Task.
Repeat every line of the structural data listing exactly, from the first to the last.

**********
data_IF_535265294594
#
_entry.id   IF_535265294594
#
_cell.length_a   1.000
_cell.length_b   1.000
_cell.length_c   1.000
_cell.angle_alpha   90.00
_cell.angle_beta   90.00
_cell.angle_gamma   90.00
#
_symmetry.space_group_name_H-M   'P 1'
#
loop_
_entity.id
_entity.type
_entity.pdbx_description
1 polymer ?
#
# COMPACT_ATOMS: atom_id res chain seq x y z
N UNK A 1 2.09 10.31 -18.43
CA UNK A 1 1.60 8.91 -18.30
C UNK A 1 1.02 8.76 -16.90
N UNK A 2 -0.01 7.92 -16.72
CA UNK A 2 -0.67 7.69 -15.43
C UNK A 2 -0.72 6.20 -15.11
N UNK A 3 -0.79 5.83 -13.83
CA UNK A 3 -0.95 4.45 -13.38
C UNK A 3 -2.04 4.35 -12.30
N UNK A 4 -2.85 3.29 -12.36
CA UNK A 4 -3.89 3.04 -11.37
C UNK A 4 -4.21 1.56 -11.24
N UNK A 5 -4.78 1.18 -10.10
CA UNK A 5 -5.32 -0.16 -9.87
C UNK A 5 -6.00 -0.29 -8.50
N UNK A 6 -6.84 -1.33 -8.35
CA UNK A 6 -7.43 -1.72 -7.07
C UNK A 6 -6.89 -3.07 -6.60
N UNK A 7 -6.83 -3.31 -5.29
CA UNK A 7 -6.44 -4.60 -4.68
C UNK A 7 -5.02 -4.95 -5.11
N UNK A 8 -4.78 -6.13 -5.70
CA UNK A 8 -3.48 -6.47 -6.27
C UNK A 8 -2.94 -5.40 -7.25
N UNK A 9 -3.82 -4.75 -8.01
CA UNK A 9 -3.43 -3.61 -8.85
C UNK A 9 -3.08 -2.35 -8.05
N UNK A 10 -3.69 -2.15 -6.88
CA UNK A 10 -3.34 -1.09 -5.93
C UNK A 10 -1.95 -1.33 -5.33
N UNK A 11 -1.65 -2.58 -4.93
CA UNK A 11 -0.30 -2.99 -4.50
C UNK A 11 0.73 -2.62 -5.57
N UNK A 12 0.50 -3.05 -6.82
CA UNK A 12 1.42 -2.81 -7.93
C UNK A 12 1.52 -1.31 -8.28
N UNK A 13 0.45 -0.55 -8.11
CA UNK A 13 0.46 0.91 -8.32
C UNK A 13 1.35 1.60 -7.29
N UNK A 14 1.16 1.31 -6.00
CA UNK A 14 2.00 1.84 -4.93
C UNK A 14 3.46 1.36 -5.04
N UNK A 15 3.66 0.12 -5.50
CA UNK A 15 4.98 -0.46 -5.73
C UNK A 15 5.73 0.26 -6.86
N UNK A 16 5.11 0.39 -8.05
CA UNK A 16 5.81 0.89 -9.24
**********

data_IF_535265294594
#
_entry.id   IF_535265294594
#
_cell.length_a   1.000
_cell.length_b   1.000
_cell.length_c   1.000
_cell.angle_alpha   90.00
_cell.angle_beta   90.00
_cell.angle_gamma   90.00
#
_symmetry.space_group_name_H-M   'P 1'
#
loop_
_entity.id
_entity.type
_entity.pdbx_description
1 polymer ?
#
# COMPACT_ATOMS: atom_id res chain seq x y z
N UNK A 1 2.09 10.31 -18.43
CA UNK A 1 1.60 8.91 -18.30
C UNK A 1 1.02 8.76 -16.90
N UNK A 2 -0.01 7.92 -16.72
CA UNK A 2 -0.67 7.69 -15.43
C UNK A 2 -0.72 6.20 -15.11
N UNK A 3 -0.79 5.83 -13.83
CA UNK A 3 -0.95 4.45 -13.38
C UNK A 3 -2.04 4.35 -12.30
N UNK A 4 -2.85 3.29 -12.36
CA UNK A 4 -3.89 3.04 -11.37
C UNK A 4 -4.21 1.56 -11.24
N UNK A 5 -4.78 1.18 -10.10
CA UNK A 5 -5.32 -0.16 -9.87
C UNK A 5 -6.00 -0.29 -8.50
N UNK A 6 -6.84 -1.33 -8.35
CA UNK A 6 -7.43 -1.72 -7.07
C UNK A 6 -6.89 -3.07 -6.60
N UNK A 7 -6.83 -3.31 -5.29
CA UNK A 7 -6.44 -4.60 -4.68
C UNK A 7 -5.02 -4.95 -5.11
N UNK A 8 -4.78 -6.13 -5.70
CA UNK A 8 -3.48 -6.47 -6.27
C UNK A 8 -2.94 -5.40 -7.25
N UNK A 9 -3.82 -4.75 -8.01
CA UNK A 9 -3.43 -3.61 -8.85
C UNK A 9 -3.08 -2.35 -8.05
N UNK A 10 -3.69 -2.15 -6.88
CA UNK A 10 -3.34 -1.09 -5.93
C UNK A 10 -1.95 -1.33 -5.33
N UNK A 11 -1.65 -2.58 -4.93
CA UNK A 11 -0.30 -2.99 -4.50
C UNK A 11 0.73 -2.62 -5.57
N UNK A 12 0.50 -3.05 -6.82
CA UNK A 12 1.42 -2.81 -7.93
C UNK A 12 1.52 -1.31 -8.28
N UNK A 13 0.45 -0.55 -8.11
CA UNK A 13 0.46 0.91 -8.32
C UNK A 13 1.35 1.60 -7.29
N UNK A 14 1.16 1.31 -6.00
CA UNK A 14 2.00 1.84 -4.93
C UNK A 14 3.46 1.36 -5.04
N UNK A 15 3.66 0.12 -5.50
CA UNK A 15 4.98 -0.46 -5.73
C UNK A 15 5.73 0.26 -6.86
N UNK A 16 5.11 0.39 -8.05
CA UNK A 16 5.81 0.89 -9.24